Sometimes, when I’m driving in the lead of a convoy, I get chided for being a bad leader.
It’s neither because I don’t know the route nor that I’m driving I’m driving dangerously.
it’s because I am not mindful about the people following behind me.
Sometimes, I cross traffic lights right on amber; leaving everybody else stuck at the red light behind me. Other times, I drive a little too fast that the last few cars struggle to keep up.
You get the picture.
It’s the same with leadership.
We’re bad leaders when we are not mindful of the people following us; when we don’t bring them along.
It’s not that we lack the vision (we know where we’re going).
It’s not that we lack the skill (we can drive ahead and possess the right experience to navigate the journey ahead).
It’s not even because people don’t want to follow us (after all, people have allowed us to be “in the front” and are willingly lined up to follow).
We are bad leaders when we go ahead without ensuring that people are able to follow us.
We leave them confused, lost, and frustrated.
Good leaders help ensure that people can follow where they are leading.
At the end of my first day at Microsoft, I received a wonderful “Welcome aboard” note from my manager Danny Ong (whom I am now privileged to call a friend, and whose influence in my life continues far beyond the time we spent working together). I’ve since adapted it for my own use. I hope it encourages my own new team members in the same way I was encouraged when I first started working with Danny.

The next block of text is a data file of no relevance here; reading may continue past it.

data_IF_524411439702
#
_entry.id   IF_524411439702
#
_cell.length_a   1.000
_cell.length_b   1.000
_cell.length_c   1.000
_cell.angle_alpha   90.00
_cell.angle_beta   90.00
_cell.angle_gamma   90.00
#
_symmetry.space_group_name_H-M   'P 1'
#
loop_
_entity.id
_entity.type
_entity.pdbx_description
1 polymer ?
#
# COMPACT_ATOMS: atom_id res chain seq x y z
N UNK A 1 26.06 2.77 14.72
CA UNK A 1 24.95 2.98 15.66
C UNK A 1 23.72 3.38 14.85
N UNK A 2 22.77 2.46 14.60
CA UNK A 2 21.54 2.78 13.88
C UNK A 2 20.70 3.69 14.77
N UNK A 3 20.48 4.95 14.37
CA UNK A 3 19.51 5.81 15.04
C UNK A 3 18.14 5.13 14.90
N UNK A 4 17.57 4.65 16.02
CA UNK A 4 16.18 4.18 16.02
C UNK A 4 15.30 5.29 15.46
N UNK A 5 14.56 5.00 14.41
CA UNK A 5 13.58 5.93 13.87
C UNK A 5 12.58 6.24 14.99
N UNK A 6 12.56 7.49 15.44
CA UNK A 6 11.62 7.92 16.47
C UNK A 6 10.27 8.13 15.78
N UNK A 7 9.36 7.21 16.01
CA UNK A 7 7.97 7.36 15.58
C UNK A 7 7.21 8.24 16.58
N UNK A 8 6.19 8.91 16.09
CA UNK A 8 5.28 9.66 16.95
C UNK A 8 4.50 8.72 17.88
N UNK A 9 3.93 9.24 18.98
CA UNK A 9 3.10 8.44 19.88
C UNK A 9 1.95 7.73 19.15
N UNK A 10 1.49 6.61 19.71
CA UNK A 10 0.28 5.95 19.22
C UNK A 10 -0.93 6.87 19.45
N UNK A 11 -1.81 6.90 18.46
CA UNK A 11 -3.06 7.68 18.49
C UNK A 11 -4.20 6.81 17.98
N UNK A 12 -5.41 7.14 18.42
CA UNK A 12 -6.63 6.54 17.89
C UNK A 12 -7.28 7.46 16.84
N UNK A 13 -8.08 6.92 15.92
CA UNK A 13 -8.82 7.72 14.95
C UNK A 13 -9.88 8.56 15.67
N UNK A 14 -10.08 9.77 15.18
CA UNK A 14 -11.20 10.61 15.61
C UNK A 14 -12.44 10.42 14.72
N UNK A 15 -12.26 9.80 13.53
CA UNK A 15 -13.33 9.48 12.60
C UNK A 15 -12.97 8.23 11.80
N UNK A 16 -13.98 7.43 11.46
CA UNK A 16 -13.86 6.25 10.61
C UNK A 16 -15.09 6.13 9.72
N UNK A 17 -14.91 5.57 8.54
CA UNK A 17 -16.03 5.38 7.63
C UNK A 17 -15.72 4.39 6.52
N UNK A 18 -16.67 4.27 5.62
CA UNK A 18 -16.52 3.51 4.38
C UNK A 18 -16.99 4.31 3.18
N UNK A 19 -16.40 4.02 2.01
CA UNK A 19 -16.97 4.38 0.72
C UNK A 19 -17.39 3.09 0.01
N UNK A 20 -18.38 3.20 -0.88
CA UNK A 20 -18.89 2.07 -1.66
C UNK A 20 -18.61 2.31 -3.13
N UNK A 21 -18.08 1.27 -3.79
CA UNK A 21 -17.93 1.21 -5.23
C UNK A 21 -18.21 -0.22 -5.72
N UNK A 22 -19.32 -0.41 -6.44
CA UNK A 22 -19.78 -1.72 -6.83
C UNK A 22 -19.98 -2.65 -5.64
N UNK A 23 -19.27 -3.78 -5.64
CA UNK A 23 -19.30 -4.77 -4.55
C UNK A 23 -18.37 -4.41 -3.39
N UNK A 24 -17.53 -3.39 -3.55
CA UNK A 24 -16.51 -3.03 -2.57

Welcome aboard and thank you for saying yes to this adventure!
As you are new to [company] and this team, plus you and I are working closely together in this context for the first time, I’d like to share some principles I will try to live by to support you, and set you up for success with the team:
- My #1 priority is your happiness and productivity at work. If there’s anything I can do to make you happier and more efficient – tell me right away. This isn’t mere idealism – it’s also good business, since happy people are more productive.
- I will not burden you with unnecessary rules and regulations. You’re are an adult – I trust you to use your best judgment at all times.
- You have my full permission to screw up, as long as you own up to it, apologize to those affected and learn from it.
- Please tell me immediately when I screw up, so I can own up to it, apologize and learn from it.
- If I get it right occasionally, I’d love to hear about it from you, too J
- Please make sure you proactively identify people who are doing great work and praise them to the heavens. I will do this as much as humanly possible, but I can’t do it alone.
- I will always have time for you. My calendar is open to you and you will see that it is often completely full. However, if you need to speak to me I will re-arrange it to accommodate you.
- I am interested in you as an employee AND as a human being. I care about your private life and about your – and your family’s – health and well-being.
- I expect you to take responsibility for your personal and professional development. I will support you fully with helping you to achieve your goals, but the commitment must come from you.